Well before EEOC and the Civil Rights Movement, this 1941 order put into motion a fair employment practice law or regulation against discrimination in the United States Armed Forces. That included all the forces: Army, Army Air Corps/US Air Force, Navy, Merchant Marine, Coast Guard, and USMC.
A special board of research under FDR studied full racial integration among servicemen in the Composite Defense Battalion.
In 1942, FDR proclaimed that African Americans could serve in the USMC.
These newly eligible men signed up from all over the USA. However, when they reported for duty, they did not report to the usual San Diego or Parris Island boot camps. The were segregated and sent to Montford Point at Camp Lejeune, North Carolina from 1942 through 1949.
Montford Point Marines Were a Success
The Montford Point Marines Association and a number of historians feel that the USMC had originally planned to train and hold 20,000 African American marines until after the war and release them without combat service or any service outside Camp Lejeune.This was racially and politically motivated.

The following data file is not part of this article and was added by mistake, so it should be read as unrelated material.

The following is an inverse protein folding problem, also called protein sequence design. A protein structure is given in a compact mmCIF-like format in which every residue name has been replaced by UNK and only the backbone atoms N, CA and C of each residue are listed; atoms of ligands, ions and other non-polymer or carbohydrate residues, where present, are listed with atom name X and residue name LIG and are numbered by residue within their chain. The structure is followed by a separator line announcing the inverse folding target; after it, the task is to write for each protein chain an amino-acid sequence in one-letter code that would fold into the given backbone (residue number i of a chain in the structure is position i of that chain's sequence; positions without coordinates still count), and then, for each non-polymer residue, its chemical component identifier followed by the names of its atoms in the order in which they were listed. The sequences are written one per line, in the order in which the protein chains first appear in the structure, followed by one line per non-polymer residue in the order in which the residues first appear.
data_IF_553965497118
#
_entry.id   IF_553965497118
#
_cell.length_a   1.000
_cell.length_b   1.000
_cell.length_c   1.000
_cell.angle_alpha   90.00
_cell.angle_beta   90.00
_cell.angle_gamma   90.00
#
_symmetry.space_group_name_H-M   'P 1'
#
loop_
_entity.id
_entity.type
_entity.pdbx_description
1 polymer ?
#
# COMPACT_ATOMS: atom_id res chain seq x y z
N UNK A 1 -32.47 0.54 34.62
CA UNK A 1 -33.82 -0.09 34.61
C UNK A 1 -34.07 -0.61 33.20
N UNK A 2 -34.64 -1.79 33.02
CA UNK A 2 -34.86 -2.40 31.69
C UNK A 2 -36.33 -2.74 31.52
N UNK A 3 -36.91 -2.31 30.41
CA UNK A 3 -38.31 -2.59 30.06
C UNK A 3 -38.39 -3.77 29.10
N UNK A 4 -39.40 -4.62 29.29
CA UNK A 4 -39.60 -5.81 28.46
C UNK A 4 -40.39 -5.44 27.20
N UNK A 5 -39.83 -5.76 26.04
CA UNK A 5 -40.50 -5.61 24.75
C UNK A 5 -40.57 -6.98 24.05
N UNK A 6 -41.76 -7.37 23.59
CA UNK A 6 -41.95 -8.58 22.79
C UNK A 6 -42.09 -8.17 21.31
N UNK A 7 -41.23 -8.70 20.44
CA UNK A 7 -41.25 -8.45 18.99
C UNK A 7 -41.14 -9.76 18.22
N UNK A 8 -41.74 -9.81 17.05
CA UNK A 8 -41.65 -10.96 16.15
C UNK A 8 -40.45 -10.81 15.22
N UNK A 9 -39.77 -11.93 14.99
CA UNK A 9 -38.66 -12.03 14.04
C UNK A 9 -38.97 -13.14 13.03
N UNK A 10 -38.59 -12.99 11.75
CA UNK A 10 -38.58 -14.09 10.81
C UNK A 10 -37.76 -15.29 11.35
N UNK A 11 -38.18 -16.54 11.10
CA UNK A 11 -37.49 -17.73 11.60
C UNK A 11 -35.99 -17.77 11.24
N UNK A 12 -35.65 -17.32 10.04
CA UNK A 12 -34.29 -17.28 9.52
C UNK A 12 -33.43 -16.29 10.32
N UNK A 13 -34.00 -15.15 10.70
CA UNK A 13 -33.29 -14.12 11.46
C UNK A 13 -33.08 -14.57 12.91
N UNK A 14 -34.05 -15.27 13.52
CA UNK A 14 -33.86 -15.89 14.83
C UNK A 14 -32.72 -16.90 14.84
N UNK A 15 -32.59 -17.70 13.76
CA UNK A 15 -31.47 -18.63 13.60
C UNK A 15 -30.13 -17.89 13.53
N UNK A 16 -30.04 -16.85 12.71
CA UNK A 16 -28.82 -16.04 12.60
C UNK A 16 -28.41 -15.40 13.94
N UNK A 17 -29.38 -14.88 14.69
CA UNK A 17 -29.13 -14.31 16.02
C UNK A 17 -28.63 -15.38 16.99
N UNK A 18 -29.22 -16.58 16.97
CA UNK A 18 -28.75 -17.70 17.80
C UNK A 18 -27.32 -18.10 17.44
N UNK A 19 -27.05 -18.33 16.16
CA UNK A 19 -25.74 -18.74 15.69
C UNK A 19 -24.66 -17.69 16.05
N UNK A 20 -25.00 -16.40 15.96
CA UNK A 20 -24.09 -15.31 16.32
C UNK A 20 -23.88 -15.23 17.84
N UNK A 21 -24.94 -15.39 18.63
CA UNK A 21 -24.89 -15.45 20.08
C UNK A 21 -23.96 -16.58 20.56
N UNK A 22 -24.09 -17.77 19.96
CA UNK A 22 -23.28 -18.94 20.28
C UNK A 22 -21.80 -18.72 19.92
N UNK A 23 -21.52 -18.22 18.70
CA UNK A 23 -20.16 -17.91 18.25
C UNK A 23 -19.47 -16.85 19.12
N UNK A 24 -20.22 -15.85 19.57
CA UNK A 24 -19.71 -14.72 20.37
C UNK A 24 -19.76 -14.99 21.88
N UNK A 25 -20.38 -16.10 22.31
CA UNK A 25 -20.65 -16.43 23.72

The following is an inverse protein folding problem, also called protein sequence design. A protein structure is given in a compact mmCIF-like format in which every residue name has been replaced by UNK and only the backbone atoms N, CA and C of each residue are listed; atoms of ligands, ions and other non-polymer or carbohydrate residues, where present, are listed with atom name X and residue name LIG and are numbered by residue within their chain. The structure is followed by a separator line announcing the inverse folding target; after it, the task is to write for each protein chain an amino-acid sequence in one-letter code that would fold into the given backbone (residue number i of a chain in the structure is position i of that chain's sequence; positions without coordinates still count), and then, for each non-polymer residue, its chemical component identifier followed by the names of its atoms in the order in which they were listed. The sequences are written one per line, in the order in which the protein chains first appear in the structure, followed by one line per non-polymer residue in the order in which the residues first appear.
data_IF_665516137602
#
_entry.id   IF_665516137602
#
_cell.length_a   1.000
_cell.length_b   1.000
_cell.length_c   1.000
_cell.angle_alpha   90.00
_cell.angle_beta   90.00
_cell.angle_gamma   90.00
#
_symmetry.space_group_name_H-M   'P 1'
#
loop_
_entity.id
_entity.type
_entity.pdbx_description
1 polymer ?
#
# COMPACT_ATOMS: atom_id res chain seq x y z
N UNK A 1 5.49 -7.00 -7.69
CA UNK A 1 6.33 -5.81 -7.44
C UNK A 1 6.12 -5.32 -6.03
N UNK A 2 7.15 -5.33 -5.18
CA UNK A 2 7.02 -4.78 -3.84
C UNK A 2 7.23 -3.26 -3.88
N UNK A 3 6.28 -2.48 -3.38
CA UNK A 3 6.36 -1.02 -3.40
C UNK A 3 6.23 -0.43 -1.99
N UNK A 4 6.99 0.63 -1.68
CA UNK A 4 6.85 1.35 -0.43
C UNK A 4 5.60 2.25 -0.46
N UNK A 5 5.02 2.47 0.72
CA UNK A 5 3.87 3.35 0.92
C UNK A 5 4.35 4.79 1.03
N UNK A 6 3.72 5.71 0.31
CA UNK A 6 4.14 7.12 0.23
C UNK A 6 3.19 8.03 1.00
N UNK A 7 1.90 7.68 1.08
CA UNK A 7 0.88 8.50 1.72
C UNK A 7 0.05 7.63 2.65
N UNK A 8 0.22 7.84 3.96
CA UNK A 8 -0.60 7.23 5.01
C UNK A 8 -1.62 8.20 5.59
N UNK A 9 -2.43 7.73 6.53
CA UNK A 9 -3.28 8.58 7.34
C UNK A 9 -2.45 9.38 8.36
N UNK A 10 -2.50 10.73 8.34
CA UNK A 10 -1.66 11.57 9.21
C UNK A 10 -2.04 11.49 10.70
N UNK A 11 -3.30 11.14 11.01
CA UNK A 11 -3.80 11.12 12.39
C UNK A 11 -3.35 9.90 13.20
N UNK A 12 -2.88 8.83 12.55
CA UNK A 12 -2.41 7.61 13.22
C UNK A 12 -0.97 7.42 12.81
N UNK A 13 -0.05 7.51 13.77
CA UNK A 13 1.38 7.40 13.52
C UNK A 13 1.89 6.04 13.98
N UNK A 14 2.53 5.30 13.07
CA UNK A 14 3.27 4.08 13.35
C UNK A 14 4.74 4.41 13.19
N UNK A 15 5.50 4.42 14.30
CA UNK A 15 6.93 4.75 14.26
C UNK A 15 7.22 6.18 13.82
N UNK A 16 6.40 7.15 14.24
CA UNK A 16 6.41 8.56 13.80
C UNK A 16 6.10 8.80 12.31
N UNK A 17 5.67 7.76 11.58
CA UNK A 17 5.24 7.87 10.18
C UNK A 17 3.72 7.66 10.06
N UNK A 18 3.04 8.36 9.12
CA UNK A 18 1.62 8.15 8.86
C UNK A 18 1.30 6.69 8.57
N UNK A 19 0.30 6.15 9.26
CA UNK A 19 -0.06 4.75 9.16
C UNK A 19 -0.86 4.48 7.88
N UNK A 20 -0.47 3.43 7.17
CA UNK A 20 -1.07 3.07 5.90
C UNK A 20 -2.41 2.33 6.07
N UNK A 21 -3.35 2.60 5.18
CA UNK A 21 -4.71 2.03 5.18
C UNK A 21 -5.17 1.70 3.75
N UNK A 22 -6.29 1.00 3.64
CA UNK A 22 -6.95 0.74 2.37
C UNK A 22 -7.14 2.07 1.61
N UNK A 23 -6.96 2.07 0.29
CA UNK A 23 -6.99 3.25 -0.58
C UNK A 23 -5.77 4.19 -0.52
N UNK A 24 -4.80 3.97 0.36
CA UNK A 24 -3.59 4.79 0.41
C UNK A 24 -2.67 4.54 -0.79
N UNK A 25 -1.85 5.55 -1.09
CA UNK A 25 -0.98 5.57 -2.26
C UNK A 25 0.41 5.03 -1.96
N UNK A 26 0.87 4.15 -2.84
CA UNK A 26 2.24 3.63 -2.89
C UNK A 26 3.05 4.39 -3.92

So many troops were lost in WWII, that the Montford Point servicemen were sent on to the battlefronts, where they proved as effective as any other Marines.
In the spring of 1974, the trainee camp received a new name: Camp Johnson. This name honors one of the first recruits at Montford Point, the legendary Major Gilbert H. "Hashmark" Johnson, who was among the first group of black drill instructors in USMC history. After WWII, he also fought in the Korean War.
The Camp Johnson group served not only at Montford Point, but also in Allen Island, Guam, Iwo Jima, Maui, Nagasaki (cleaning up the ash from the bomb), New Caledonia, Oahu, Okinawa, Saipan, and Sesebo.
Jumping ahead to 1965. the Montford Point Marine Association began holding National Reunions to gather together the living among the first 20,000 recruits. Quite successful, the association is now enjoyed in state branches in over 70% of the USA.
Segregation on an American Submarine